Artist Statement

At the moment my work considers the theme of architecture. Specifically, the notion of repetition and pattern in architecture. This theme became of interest to me when I moved to Carlisle and was confronted by what seemed like an endless sea of practically identical houses. I was enticed by the way the houses were constructed to fulfill a demand and as a result were designed too make the best use of the space and labor. I began to investigate the facade of the houses and look at why they were built. After some research I found that my interest lay in the notion of capitalism and the modular in response to the local architecture sample I decided to look at. The sample group ended up being focused to just one image of one house. The houses, built by the mill because the mill workers needed family homes close to their place of work in a time of great profitability in the booming textiles industry. The mill funded the building of the houses and as such many of the houses are visually akin to the mill itself.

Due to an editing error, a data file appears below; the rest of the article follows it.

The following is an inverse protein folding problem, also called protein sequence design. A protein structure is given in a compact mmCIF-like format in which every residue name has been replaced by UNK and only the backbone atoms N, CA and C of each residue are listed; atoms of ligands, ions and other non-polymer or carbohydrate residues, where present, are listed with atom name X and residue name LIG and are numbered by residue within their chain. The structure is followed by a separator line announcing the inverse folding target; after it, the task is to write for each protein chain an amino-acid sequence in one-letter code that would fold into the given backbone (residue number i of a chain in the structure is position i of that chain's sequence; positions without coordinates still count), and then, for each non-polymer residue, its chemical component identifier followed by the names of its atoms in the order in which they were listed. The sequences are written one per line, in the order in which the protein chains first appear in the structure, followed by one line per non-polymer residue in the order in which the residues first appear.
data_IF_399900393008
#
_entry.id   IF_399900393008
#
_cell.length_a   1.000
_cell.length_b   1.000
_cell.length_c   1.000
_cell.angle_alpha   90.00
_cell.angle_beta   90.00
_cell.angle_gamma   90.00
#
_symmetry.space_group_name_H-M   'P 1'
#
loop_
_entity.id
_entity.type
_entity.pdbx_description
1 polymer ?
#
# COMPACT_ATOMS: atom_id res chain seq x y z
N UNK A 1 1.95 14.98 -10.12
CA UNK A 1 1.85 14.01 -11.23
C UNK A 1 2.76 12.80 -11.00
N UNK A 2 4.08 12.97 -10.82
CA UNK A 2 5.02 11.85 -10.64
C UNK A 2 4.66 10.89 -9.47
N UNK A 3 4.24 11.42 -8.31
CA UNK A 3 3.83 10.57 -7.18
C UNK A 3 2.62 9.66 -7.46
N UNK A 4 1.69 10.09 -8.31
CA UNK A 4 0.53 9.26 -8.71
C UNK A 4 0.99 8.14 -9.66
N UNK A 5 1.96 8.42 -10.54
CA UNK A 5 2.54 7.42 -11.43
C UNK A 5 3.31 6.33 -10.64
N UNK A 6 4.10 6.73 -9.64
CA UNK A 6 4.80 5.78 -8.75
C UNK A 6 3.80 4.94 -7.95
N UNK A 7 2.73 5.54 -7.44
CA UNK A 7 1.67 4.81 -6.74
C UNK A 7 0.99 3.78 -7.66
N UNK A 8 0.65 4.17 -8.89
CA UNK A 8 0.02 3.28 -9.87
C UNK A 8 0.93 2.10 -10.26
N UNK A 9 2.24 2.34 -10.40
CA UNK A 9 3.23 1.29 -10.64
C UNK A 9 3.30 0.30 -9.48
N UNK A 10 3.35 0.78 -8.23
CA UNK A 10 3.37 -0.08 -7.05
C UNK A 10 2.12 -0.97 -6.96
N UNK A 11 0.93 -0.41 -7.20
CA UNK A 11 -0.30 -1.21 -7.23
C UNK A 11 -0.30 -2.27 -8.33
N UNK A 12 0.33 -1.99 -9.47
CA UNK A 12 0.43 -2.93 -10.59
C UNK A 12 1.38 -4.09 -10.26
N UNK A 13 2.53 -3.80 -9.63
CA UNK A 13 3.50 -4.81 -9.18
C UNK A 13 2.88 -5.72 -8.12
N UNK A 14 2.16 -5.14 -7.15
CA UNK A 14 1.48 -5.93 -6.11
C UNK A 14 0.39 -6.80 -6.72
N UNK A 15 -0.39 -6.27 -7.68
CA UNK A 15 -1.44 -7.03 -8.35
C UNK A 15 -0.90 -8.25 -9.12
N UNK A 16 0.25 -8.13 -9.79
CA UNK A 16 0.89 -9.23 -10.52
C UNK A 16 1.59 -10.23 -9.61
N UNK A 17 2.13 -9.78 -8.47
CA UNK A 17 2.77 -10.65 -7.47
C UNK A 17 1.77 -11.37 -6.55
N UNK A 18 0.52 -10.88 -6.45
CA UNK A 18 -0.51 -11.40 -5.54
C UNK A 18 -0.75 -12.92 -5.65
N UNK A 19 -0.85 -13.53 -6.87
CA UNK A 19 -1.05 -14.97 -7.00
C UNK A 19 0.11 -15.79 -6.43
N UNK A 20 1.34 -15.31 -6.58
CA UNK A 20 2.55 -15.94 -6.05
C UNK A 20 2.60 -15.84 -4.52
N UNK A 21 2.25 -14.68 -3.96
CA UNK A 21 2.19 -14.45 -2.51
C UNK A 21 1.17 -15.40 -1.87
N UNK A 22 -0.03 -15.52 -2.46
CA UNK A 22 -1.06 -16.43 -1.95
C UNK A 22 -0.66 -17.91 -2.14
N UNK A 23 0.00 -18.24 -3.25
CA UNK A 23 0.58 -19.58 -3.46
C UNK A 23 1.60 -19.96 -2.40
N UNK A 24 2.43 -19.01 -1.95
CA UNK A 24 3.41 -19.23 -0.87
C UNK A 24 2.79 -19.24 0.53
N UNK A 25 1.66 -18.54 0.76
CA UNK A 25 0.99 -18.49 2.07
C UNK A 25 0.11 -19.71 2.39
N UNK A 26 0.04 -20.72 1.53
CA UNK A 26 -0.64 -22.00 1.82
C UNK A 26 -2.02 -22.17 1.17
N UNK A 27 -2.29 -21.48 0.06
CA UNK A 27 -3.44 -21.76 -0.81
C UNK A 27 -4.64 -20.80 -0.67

The process of repetition is vital to my work as one of the concerns of the project is the notion of mass production. A template that can be reproduced over and over at minimal cost. Due to the importance of this process some of the techniques I employ in the project are screen print and various printing methods, photocopying and casting. I mostly use black and white printing in my current work as it relates to the notion of the initial unmodified template, a house that hasn’t been changed due to a current or previous owners taste.


1 Response to Artist Statement

  1. Mike Castling says:

    Having seen your work at the Galley and talked it through with you – there is so much to discuss on attitudes to the mass-produced “identical” product / image – but after looking at your vertical roll which resembled wallpaper or stamps – I had a vision of a roll of Penny Black stamps in which the profile of Queen Victoria gradually morphed into your images of the mass-produced terraces in which her subjects lived…..

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